2021 ◽  
Vol 20 (1) ◽  
Author(s):  
Ida Røed Flyum ◽  
Seila Mahic ◽  
Ellen Karine Grov ◽  
Pål Joranger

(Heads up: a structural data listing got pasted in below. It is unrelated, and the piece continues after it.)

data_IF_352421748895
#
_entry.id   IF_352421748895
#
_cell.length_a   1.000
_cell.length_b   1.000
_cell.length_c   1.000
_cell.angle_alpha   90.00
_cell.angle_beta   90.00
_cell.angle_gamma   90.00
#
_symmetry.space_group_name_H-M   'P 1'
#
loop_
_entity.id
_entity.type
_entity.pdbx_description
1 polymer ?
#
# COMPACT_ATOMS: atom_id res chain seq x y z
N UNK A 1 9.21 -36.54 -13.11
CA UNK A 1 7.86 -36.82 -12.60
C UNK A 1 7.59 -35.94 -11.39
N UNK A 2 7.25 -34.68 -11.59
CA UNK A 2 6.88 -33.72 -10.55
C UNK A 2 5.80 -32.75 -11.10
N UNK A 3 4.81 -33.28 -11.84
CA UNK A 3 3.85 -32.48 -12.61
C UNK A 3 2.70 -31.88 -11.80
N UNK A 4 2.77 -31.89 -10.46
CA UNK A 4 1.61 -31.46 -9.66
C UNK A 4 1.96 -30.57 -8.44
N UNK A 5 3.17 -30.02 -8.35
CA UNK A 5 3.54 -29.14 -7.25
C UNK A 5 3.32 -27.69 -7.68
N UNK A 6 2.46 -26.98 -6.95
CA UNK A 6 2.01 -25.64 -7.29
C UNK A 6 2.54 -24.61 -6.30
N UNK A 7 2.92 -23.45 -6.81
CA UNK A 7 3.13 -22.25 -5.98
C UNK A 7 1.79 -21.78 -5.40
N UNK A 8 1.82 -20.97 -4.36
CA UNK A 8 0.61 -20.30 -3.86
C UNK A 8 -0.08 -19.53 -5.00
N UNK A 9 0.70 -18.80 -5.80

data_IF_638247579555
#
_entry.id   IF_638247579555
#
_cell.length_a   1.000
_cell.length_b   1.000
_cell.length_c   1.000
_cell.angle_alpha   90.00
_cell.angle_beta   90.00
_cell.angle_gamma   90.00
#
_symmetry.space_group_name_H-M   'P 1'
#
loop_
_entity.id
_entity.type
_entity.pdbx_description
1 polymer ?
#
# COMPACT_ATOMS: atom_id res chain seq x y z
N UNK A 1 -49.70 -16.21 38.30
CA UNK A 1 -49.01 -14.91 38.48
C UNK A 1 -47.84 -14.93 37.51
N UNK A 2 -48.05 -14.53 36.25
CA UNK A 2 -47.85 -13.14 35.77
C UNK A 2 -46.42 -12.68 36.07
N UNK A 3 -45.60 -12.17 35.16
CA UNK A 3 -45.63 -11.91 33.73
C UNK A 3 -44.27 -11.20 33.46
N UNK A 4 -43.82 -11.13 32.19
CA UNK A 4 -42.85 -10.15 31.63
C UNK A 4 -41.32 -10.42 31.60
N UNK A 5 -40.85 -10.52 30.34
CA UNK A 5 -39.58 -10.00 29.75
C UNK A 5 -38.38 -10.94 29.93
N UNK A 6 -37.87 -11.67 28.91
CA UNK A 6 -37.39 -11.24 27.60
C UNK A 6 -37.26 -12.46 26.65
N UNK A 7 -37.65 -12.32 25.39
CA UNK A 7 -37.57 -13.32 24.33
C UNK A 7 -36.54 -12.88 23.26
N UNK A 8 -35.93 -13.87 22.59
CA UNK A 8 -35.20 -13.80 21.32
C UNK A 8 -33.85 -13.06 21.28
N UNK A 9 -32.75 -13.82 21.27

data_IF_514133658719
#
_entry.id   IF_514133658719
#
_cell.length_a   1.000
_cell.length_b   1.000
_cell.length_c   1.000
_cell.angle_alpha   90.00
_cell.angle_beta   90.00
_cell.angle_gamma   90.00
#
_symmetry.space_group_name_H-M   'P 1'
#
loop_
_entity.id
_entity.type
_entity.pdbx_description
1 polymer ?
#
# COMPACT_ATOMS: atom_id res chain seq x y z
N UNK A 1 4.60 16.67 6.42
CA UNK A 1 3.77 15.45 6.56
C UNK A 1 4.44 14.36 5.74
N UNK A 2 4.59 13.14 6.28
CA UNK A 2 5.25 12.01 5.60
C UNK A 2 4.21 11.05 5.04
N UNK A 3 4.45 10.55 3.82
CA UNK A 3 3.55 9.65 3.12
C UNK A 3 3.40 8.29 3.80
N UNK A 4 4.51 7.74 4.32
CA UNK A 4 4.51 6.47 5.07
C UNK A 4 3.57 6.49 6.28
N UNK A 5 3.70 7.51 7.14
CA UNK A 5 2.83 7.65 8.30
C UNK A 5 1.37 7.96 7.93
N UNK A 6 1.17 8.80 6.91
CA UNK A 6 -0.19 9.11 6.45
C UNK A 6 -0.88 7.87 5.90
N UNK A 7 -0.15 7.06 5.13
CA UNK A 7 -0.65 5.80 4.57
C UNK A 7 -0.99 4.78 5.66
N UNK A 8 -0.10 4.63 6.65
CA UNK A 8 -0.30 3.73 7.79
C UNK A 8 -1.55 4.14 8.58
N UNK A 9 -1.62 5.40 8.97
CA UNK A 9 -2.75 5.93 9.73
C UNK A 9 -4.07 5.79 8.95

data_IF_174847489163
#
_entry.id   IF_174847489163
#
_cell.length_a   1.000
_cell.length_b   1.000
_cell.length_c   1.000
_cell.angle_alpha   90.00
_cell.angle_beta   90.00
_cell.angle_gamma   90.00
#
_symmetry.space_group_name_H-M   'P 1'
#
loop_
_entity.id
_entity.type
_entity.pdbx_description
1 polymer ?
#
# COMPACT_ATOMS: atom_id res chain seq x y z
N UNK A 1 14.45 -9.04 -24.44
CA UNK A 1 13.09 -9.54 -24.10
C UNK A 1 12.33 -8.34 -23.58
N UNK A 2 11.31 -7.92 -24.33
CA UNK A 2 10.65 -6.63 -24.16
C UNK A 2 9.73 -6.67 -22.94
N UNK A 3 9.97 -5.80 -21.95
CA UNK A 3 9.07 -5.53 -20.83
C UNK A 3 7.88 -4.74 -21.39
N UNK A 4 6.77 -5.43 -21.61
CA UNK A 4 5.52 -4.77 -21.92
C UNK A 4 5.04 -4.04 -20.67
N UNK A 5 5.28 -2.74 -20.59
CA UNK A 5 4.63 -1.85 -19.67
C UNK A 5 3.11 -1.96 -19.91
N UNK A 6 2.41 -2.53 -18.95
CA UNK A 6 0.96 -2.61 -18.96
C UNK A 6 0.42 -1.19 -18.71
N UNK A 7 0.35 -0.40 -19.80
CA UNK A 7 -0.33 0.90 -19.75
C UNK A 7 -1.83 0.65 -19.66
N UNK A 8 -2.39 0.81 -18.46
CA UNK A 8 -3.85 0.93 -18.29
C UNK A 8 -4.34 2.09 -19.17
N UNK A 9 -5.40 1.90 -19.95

Abstract Background The occurrence of colorectal cancer has doubled over the last 50 years and many people are living with the disease in the palliative phase. Therefore, it is important that healthcare personnel have knowledge about the patient’s health-related quality of life (HRQoL). The aim of this review is to investigate how HRQoL is reported by means of different measures for patients in the palliative phase of colorectal cancer and examine which sociodemographic and clinical factors are associated with the mean scores reported for HRQoL. Method A systematic review and meta-analysis using forest plots in STATA were conducted. The databases MEDLINE, CINAHL, Embase, Amed, and SveMed+ were used for the systematic searches with combinations of terms for colorectal cancer, the palliative phase and HRQoL. The Cochrane handbook and the PRISMA checklist from 2009 were utilised. Results In total, 710 articles were identified. Eleven quantitative studies met the inclusion criteria and six were included in the meta-analysis. Five of the 11 studies had a longitudinal design, while the other six had a cross-sectional design. The meta-analyzes shows that the average HRQoL in palliative phase was 62.9 (56.8–69.0) 15D was 0.76 (0.73–0.79), EQ-5D was 0.67 (0.62–0.73), and VAS was 64.1 (53.7–74.4). Multiple sociodemographic and clinical variables were associated with HRQoL and a higher prevalence of common cancer symptoms were reported than gastrointestinal symptoms. Conclusion This systematic review revealed that patients with colorectal cancer report low HRQoL. Furthermore, it shows that what affects HRQoL is complicated, including multiple clinical and sociodemographic variables. This underlines the need for further research. To ensure the best possible care, it is important that all healthcare professionals have easy access to knowledge about HRQoL in patients with colorectal cancer, and what impacts it in the last phase of life.